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Tillis Co-Sponsors Bipartisan Bill To Crackdown on Illegal Robocalls

WASHINGTON, D.C. – Today, Senator Thom Tillis (R-NC) co-sponsored the bipartisan Telephone Robocall Abuse Criminal Enforcement and Deterrence (TRACED) Act. Amidst ever increasing numbers of robocall scams, the TRACED Act gives regulators more time to find scammers, increases civil forfeiture penalties for those caught, promotes call authentication and blocking adoption, and brings relevant federal agencies and state attorneys general together to address impediments to criminal prosecution of robocallers who intentionally flout laws.

“Virtually every North Carolinian knows what it’s like to be harassed with an endless barrage of robocalls,” said Senator Tillis. “That’s why I’m co-sponsoring bipartisan legislation that will crackdown on illegal robocalls and make it easier for federal and state law enforcement to prosecute scammers.”

Summary of the TRACED Act:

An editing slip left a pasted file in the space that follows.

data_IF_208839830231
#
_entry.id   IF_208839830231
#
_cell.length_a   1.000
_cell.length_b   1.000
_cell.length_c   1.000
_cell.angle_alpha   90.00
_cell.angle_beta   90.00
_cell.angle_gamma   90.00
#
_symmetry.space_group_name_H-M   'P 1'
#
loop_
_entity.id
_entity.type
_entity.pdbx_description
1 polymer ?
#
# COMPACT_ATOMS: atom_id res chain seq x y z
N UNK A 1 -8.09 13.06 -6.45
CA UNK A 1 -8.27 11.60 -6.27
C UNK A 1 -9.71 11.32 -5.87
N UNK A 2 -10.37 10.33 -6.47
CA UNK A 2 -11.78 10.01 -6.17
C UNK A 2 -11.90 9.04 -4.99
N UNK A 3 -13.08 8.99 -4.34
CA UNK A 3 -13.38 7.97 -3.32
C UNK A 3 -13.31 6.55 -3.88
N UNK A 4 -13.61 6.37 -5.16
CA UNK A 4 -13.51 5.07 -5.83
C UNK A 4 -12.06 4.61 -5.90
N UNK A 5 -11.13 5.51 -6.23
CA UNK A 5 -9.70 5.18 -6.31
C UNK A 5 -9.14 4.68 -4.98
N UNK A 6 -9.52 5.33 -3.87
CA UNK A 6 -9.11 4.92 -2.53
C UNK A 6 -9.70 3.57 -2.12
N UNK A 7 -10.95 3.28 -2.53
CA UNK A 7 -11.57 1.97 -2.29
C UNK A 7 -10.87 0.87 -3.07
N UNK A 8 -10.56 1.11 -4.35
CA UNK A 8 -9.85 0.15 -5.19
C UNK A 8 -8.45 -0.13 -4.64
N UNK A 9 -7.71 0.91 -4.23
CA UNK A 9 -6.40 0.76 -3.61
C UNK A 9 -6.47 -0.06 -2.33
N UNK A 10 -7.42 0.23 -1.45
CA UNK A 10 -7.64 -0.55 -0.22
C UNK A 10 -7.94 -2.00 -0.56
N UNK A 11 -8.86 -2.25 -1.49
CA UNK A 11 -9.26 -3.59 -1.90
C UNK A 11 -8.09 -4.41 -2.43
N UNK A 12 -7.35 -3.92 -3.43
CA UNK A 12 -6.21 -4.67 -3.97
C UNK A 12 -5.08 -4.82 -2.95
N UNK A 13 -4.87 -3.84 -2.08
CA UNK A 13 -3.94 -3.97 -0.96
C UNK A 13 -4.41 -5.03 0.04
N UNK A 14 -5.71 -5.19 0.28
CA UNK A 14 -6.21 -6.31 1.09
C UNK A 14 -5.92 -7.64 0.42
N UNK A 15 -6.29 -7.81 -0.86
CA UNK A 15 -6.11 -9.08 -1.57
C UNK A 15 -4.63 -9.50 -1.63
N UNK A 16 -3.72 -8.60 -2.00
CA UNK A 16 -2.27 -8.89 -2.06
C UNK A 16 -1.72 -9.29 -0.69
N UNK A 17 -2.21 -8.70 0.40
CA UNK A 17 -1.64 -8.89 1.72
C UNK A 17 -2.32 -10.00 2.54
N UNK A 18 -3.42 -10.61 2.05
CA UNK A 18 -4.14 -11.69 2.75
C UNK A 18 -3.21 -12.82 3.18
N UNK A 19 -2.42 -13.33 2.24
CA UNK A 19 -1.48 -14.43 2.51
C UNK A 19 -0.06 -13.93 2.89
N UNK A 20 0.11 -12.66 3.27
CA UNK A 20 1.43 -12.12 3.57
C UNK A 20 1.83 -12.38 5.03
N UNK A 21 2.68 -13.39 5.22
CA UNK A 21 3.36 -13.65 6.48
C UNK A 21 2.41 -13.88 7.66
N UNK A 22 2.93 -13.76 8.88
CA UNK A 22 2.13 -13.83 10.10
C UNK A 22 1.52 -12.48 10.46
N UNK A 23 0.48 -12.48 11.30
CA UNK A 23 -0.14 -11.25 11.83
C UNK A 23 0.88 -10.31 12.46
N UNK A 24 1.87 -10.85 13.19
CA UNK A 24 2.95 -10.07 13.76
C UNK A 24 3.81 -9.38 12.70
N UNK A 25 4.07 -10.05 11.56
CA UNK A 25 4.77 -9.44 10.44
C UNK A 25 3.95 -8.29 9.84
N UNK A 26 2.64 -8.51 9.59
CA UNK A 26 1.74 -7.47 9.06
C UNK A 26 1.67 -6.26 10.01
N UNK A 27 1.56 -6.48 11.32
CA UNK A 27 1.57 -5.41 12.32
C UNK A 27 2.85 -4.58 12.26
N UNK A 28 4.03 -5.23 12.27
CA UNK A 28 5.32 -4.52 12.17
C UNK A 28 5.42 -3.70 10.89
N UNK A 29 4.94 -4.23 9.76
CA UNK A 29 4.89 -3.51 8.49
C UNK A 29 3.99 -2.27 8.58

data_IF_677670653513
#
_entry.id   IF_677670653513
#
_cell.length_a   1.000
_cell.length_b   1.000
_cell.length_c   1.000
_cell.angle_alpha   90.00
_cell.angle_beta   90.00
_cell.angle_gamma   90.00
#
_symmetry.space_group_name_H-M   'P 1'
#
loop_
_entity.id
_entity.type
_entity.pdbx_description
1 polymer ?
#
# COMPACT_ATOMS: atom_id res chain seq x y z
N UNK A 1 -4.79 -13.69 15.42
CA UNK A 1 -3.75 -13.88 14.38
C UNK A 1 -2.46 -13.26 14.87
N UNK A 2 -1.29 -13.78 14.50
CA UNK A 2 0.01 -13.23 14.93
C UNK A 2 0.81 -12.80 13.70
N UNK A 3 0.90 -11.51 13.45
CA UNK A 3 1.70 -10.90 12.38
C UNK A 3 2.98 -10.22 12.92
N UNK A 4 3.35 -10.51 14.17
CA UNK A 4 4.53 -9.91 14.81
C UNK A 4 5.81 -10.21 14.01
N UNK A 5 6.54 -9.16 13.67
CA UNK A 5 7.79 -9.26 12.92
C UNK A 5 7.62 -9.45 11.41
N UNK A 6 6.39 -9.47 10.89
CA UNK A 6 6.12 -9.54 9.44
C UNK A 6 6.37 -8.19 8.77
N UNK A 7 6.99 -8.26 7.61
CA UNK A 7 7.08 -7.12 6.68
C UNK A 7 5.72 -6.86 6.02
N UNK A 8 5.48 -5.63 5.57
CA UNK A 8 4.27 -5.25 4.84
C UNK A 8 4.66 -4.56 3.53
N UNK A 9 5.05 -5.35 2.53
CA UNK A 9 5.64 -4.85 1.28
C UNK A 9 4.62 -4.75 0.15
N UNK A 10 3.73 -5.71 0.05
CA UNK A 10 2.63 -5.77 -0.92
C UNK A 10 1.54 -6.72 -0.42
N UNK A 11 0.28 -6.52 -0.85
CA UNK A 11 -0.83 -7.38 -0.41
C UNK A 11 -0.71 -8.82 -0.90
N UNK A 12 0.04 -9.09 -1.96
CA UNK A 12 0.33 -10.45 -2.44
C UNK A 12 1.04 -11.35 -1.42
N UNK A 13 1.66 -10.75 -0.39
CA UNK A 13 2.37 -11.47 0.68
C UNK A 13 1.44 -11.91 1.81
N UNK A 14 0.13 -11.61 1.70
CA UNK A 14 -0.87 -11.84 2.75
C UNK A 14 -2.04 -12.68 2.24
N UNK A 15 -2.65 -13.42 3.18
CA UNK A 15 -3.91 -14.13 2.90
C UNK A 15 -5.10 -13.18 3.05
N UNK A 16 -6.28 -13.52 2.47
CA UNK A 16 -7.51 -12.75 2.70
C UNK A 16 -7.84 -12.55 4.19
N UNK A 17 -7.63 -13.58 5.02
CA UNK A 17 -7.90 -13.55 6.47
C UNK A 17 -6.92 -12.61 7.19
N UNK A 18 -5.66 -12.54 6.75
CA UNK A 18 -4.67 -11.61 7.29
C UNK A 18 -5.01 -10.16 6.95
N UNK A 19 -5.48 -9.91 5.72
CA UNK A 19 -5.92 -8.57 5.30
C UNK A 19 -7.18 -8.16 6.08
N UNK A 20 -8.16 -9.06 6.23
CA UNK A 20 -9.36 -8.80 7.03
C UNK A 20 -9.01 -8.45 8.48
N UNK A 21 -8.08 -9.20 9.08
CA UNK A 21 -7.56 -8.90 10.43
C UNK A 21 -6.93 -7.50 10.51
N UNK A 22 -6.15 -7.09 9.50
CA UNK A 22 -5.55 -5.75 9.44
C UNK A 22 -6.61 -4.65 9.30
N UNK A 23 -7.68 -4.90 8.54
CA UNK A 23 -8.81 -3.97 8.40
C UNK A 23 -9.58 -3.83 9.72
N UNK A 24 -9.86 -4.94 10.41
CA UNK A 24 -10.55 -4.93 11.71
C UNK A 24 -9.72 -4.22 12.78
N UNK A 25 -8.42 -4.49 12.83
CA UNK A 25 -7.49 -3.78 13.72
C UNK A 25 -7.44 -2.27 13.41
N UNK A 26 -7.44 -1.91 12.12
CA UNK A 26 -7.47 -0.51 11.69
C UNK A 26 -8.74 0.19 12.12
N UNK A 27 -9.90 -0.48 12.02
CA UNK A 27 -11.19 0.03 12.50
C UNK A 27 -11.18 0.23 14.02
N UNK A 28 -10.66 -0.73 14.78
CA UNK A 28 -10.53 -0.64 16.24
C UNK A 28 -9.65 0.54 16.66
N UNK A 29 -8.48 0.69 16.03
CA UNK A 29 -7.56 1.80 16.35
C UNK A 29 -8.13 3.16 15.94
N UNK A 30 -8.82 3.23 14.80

• Broadens the authority of the Federal Communications Commission (FCC) to levy civil penalties of up to $10,000 per call who intentionally flout telemarketing restrictions.

  • Extends the window for the FCC to catch and take civil enforcement action against intentional violations to three years after a robocall is placed. Under current law, the FCC has only one year to do so, and the FCC has told the committee that “even a one-year longer statute of limitations for enforcement” would improve enforcement against willful violators.

  • Brings together the Department of Justice, FCC, Federal Trade Commission (FTC), Department of Commerce, Department of State, Department of Homeland Security, the Consumer Financial Protection Bureau, and other relevant federal agencies as well as state attorneys general and other non-federal entities to identify and report to Congress on improving deterrence and criminal prosecution at the federal and state level of robocall scams.

  • Requires providers of voice services to adopt call authentication technologies, enabling a telephone carrier to verify that incoming calls are legitimate before they reach consumers’ phones.

  • Directs the FCC to initiate a rulemaking to help protect subscribers from receiving unwanted calls or texts from callers using unauthenticated numbers.
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